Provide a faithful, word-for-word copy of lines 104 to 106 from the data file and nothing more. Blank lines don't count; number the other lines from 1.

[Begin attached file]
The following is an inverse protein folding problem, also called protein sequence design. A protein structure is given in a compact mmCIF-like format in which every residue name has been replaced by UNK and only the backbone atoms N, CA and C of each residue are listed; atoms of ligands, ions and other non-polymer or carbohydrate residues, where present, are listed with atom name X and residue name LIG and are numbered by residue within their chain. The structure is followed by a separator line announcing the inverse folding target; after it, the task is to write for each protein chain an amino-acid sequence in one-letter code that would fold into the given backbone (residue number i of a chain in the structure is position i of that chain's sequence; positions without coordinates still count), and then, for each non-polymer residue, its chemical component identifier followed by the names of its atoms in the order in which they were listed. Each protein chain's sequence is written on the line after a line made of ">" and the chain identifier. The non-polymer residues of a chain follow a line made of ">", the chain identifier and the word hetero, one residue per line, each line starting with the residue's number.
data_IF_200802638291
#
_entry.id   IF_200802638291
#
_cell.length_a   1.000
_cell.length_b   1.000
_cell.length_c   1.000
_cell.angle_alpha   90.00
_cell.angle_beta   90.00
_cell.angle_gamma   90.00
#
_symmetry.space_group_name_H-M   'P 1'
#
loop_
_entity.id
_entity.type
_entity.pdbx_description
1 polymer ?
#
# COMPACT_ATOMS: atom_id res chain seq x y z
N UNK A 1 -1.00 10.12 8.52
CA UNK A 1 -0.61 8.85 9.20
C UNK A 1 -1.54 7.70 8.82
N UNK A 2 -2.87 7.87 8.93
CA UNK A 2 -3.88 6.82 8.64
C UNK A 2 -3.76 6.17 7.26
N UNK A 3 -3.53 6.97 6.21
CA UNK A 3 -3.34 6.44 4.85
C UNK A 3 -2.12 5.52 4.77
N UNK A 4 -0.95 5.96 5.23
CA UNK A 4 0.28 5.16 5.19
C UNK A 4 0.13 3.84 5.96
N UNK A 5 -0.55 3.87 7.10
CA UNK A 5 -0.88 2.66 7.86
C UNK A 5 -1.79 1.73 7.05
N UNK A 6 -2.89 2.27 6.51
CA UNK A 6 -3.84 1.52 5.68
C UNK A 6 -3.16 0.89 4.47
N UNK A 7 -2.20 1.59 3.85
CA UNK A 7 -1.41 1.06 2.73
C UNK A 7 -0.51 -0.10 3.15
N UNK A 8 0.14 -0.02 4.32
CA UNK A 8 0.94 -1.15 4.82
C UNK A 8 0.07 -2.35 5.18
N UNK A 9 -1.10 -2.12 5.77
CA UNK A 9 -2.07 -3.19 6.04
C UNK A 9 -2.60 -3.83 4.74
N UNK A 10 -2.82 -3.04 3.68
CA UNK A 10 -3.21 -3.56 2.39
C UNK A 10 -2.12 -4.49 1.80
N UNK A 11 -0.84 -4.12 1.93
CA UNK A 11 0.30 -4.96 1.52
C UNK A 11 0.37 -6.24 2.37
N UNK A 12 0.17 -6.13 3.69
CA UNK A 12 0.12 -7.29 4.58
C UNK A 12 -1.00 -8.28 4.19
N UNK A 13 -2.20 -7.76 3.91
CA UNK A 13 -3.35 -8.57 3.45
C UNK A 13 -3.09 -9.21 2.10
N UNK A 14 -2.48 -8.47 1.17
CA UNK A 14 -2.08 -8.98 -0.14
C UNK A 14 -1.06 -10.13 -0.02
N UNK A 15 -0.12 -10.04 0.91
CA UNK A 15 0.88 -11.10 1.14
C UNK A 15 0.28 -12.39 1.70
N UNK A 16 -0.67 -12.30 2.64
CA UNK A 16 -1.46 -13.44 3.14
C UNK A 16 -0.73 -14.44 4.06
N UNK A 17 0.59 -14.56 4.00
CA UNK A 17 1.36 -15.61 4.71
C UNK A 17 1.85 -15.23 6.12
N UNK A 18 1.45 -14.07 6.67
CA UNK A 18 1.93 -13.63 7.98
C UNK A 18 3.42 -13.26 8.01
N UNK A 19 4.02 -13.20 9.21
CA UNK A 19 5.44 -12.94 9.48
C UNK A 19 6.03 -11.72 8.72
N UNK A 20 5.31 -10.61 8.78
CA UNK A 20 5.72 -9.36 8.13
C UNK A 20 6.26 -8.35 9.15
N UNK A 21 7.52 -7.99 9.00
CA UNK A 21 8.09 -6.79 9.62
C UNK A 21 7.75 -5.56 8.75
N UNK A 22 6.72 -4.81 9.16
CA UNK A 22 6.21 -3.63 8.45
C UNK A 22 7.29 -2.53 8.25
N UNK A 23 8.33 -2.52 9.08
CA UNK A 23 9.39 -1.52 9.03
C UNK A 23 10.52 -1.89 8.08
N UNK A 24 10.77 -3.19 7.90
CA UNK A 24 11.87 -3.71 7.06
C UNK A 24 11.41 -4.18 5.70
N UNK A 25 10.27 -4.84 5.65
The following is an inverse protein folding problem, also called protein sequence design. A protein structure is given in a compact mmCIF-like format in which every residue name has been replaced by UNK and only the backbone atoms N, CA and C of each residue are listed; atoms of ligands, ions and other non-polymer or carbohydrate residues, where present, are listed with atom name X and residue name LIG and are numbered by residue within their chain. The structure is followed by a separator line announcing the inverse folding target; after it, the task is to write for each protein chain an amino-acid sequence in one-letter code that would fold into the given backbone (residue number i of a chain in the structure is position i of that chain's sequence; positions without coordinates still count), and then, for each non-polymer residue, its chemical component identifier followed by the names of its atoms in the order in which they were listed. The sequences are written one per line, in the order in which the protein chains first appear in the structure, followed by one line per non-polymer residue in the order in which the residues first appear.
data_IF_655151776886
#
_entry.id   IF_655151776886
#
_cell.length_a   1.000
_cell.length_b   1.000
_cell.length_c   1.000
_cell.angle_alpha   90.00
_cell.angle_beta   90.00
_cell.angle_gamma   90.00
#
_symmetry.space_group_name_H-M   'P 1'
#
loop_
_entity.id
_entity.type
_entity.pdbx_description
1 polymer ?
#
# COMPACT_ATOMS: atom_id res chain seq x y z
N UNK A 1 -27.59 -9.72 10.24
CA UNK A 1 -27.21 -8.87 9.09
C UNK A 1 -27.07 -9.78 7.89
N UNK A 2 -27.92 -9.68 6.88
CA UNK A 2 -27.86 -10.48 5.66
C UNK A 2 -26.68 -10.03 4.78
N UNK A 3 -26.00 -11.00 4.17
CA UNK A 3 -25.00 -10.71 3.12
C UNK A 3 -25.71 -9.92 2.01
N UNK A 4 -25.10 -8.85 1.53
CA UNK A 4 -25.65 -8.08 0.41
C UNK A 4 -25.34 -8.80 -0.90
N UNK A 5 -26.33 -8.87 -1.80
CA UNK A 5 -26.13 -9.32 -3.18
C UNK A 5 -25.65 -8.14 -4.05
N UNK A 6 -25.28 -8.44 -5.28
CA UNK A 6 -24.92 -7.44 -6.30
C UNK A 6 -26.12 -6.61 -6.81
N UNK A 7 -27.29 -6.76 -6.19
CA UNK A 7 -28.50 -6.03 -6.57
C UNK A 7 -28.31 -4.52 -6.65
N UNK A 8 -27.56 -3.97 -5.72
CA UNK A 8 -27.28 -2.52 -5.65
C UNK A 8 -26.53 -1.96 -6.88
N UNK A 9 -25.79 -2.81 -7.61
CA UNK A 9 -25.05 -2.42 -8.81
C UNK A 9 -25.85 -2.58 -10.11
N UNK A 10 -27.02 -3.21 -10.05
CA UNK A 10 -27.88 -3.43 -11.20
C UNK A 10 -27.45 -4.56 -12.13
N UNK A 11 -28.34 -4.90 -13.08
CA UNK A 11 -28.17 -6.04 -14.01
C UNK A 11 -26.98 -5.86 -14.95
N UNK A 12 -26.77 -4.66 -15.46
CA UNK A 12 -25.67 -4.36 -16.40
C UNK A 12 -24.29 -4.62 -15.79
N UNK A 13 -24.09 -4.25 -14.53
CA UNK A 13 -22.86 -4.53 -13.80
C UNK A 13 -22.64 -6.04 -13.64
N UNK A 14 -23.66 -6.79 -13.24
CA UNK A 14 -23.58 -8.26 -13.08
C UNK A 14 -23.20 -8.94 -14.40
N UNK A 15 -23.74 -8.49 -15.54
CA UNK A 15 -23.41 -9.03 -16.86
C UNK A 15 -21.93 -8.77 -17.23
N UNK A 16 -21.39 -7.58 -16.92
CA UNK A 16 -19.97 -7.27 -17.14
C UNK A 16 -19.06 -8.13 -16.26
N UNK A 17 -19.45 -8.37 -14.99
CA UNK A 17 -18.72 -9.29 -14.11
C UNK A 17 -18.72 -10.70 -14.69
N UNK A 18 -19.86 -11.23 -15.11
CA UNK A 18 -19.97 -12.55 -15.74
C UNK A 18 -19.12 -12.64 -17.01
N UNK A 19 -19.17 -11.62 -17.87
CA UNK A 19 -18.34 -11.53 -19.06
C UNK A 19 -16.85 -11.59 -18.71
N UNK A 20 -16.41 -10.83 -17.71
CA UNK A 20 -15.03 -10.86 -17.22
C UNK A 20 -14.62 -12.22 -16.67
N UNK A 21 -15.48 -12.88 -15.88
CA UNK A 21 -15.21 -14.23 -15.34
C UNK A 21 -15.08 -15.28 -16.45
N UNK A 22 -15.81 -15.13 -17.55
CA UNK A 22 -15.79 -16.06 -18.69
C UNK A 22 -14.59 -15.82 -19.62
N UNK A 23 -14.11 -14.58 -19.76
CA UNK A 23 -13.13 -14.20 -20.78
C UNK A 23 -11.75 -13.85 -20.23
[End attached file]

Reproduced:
_cell.angle_beta   90.00
_cell.angle_gamma   90.00
#